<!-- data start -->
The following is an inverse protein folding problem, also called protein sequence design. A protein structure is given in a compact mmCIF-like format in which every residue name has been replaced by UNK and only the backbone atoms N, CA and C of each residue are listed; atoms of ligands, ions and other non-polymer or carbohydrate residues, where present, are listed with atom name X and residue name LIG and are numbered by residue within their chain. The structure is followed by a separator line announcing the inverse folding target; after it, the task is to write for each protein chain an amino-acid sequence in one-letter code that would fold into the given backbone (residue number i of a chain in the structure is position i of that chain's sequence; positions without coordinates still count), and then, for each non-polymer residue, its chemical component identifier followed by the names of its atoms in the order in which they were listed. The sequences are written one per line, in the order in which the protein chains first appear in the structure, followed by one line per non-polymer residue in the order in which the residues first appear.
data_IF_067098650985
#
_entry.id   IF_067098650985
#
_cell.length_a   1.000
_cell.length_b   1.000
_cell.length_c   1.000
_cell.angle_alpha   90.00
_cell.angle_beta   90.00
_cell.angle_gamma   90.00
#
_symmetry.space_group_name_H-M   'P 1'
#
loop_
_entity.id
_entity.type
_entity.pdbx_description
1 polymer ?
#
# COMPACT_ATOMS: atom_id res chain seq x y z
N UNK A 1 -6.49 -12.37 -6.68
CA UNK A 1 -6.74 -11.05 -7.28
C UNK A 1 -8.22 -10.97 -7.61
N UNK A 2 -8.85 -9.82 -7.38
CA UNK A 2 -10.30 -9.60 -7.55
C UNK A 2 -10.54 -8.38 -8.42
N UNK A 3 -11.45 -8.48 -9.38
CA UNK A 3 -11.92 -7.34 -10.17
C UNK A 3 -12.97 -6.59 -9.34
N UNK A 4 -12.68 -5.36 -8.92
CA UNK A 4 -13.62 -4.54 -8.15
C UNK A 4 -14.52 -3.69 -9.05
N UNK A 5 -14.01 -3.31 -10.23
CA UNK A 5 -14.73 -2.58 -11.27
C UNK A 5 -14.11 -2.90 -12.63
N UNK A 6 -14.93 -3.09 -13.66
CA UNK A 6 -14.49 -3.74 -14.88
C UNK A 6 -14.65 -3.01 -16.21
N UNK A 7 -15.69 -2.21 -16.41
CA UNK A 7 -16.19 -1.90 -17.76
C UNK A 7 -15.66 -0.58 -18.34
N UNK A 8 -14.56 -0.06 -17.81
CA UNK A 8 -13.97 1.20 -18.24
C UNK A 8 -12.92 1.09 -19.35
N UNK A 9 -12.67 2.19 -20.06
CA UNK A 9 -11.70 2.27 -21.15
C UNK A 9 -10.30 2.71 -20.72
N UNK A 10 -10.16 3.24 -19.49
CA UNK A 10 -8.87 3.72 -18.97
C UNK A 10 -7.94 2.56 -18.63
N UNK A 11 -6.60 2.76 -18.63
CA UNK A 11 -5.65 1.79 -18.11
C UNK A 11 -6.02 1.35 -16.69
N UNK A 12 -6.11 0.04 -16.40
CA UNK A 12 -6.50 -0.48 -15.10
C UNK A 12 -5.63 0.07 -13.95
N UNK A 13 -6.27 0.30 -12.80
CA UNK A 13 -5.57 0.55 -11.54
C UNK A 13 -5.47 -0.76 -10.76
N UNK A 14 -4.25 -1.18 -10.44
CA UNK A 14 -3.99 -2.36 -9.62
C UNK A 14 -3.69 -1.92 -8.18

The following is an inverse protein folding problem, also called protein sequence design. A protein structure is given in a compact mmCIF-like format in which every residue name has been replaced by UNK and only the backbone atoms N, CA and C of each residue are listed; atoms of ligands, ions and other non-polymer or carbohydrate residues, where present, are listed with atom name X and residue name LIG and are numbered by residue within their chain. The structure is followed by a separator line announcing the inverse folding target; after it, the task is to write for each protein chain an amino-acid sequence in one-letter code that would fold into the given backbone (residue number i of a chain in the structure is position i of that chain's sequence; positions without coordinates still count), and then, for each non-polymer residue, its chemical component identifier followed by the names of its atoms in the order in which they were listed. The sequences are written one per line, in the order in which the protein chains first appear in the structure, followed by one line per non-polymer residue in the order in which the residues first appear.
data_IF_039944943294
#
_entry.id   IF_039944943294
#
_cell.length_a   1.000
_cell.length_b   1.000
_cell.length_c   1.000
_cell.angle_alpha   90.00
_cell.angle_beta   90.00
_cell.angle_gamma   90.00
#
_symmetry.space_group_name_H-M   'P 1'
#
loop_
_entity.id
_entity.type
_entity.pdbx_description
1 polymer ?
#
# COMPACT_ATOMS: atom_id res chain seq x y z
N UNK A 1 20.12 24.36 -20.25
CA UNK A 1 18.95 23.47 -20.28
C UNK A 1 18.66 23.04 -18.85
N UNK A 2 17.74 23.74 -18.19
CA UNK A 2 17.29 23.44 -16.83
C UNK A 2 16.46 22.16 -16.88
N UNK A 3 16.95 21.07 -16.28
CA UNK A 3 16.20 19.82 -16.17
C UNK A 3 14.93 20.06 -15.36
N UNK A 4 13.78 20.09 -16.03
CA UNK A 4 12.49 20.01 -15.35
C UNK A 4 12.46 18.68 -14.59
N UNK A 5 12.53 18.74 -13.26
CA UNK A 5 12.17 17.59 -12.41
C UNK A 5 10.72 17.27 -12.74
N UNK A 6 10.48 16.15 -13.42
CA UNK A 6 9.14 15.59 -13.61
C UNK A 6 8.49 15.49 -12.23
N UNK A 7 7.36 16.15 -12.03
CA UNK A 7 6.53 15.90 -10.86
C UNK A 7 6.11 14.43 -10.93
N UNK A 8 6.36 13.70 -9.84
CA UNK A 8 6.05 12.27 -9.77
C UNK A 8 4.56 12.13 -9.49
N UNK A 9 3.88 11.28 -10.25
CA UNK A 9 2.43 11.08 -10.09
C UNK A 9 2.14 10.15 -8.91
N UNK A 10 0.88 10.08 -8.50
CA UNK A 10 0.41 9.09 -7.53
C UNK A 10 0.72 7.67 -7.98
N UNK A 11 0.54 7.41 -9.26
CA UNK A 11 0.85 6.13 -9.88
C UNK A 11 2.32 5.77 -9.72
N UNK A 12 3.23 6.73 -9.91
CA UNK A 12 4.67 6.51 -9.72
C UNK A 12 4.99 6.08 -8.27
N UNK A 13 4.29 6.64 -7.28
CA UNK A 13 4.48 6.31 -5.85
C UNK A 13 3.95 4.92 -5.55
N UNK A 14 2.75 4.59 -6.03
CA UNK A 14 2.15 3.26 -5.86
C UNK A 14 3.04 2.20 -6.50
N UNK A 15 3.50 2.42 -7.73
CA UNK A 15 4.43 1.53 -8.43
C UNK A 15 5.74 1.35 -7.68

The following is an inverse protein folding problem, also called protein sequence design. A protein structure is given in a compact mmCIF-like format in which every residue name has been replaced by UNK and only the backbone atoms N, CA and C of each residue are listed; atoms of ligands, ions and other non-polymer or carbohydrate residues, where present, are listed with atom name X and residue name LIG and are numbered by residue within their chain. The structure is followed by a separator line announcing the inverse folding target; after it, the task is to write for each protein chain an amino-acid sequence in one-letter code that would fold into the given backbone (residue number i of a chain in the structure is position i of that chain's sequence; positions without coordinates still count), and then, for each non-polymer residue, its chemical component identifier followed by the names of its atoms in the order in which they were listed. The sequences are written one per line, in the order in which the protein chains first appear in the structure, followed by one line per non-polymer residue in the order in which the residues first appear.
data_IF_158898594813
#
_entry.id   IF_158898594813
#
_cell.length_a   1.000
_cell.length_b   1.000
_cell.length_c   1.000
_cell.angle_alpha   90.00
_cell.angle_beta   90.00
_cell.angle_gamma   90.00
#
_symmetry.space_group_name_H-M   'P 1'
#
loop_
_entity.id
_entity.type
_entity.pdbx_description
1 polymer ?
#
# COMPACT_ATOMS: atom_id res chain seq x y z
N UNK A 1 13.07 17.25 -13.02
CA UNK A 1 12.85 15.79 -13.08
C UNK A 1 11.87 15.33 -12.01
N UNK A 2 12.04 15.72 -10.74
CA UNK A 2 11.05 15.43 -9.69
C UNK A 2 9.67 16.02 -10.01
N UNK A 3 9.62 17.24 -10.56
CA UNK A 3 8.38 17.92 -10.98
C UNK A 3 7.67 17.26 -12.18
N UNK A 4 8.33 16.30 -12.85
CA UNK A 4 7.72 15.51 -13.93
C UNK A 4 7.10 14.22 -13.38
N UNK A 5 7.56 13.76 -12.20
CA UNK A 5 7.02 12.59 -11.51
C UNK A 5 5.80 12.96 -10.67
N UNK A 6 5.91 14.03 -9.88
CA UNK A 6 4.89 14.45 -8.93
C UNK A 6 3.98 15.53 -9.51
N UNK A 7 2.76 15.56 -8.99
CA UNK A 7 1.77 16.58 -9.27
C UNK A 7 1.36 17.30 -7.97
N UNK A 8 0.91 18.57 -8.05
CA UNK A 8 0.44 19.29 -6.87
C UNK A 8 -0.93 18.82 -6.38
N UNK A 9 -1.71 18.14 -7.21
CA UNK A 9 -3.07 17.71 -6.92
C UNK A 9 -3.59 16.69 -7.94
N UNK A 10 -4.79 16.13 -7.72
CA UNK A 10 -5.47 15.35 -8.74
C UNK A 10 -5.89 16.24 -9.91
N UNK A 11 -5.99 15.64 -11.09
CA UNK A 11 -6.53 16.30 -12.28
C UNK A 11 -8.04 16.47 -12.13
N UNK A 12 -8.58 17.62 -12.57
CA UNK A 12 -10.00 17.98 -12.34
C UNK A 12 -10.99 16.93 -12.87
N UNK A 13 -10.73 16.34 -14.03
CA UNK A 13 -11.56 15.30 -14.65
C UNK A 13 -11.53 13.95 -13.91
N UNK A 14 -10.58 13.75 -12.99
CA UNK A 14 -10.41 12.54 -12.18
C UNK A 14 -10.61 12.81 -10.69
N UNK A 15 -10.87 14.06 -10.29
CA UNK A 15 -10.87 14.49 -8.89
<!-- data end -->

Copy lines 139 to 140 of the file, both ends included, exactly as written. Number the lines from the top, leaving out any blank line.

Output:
_cell.angle_beta   90.00
_cell.angle_gamma   90.00